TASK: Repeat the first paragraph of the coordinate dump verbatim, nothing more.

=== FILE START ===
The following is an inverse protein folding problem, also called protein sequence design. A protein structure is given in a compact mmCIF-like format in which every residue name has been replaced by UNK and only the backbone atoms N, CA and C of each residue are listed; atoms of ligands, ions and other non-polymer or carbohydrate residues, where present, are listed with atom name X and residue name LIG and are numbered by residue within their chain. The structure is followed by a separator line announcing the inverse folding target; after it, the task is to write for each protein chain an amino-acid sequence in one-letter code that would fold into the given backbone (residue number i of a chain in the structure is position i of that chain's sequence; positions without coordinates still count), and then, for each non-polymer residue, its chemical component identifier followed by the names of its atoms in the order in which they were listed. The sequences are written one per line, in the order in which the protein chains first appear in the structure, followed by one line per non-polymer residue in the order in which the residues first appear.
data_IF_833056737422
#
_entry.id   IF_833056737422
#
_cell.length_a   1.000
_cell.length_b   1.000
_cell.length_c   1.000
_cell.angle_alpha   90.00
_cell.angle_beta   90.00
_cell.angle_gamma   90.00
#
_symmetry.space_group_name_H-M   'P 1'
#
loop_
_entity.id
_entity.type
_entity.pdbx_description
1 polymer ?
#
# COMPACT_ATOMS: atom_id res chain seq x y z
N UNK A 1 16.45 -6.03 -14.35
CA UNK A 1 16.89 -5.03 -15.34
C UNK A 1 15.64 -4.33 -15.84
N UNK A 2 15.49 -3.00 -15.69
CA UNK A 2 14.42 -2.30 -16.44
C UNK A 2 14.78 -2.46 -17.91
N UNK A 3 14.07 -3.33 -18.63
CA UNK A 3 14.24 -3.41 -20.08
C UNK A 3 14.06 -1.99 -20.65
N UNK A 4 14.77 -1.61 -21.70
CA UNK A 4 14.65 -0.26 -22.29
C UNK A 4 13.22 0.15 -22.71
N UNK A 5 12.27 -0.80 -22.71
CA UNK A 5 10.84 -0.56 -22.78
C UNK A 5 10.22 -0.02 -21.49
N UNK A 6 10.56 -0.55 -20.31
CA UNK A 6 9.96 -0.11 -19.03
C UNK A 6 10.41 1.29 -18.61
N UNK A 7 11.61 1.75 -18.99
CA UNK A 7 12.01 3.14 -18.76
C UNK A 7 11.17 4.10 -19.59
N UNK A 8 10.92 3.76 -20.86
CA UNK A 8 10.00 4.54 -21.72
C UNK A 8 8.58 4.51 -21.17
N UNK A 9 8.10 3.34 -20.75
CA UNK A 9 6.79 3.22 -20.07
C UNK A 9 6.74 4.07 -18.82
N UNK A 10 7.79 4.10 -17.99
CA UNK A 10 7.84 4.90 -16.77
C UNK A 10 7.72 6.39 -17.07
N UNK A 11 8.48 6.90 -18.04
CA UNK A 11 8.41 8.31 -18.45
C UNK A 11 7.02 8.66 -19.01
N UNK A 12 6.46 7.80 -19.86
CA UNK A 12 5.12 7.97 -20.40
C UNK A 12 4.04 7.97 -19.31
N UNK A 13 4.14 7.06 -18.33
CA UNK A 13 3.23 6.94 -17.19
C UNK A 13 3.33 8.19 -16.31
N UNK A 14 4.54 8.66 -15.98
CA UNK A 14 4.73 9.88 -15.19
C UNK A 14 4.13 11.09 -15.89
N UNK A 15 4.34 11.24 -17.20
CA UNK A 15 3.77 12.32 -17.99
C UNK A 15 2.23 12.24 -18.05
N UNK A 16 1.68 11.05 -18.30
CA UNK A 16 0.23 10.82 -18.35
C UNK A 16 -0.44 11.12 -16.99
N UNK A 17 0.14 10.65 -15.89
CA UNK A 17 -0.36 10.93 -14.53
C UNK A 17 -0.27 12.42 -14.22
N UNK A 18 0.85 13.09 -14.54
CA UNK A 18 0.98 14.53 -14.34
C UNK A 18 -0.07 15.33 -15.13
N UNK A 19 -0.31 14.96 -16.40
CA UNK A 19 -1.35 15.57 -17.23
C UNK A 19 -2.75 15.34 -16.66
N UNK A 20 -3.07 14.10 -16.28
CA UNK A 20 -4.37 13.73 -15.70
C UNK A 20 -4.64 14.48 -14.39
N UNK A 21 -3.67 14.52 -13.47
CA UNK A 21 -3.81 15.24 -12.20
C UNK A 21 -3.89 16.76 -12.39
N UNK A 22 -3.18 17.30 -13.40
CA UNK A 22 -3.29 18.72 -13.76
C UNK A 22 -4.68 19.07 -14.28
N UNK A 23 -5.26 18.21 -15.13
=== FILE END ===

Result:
The following is an inverse protein folding problem, also called protein sequence design. A protein structure is given in a compact mmCIF-like format in which every residue name has been replaced by UNK and only the backbone atoms N, CA and C of each residue are listed; atoms of ligands, ions and other non-polymer or carbohydrate residues, where present, are listed with atom name X and residue name LIG and are numbered by residue within their chain. The structure is followed by a separator line announcing the inverse folding target; after it, the task is to write for each protein chain an amino-acid sequence in one-letter code that would fold into the given backbone (residue number i of a chain in the structure is position i of that chain's sequence; positions without coordinates still count), and then, for each non-polymer residue, its chemical component identifier followed by the names of its atoms in the order in which they were listed. The sequences are written one per line, in the order in which the protein chains first appear in the structure, followed by one line per non-polymer residue in the order in which the residues first appear.